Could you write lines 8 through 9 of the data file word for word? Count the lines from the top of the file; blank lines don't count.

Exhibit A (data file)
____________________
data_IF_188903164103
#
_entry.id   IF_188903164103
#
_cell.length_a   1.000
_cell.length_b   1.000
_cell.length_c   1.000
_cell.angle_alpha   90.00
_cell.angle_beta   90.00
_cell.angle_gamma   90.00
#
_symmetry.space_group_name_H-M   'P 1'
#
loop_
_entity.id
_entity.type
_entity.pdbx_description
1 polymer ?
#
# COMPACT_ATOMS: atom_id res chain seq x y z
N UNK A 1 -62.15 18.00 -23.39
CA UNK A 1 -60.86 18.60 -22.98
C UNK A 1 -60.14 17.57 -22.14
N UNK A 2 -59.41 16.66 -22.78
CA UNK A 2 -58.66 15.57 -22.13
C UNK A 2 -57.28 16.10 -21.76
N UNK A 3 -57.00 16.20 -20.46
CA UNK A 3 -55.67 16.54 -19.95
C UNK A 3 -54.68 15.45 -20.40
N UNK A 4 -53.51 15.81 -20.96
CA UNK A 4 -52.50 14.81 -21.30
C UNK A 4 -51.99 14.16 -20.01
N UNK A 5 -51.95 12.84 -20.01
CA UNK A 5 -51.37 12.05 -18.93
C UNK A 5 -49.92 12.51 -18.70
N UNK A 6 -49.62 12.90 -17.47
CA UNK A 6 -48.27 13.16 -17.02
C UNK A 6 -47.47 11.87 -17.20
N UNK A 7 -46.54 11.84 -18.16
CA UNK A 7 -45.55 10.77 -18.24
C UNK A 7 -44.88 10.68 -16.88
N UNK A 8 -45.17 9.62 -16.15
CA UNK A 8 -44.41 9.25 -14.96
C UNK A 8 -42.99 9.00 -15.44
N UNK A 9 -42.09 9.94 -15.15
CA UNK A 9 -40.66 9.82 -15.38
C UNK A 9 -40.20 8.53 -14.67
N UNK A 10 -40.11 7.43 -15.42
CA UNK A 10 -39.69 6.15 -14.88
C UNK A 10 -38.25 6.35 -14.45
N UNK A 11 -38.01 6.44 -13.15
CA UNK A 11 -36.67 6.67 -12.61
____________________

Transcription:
_cell.angle_alpha   90.00
_cell.angle_beta   90.00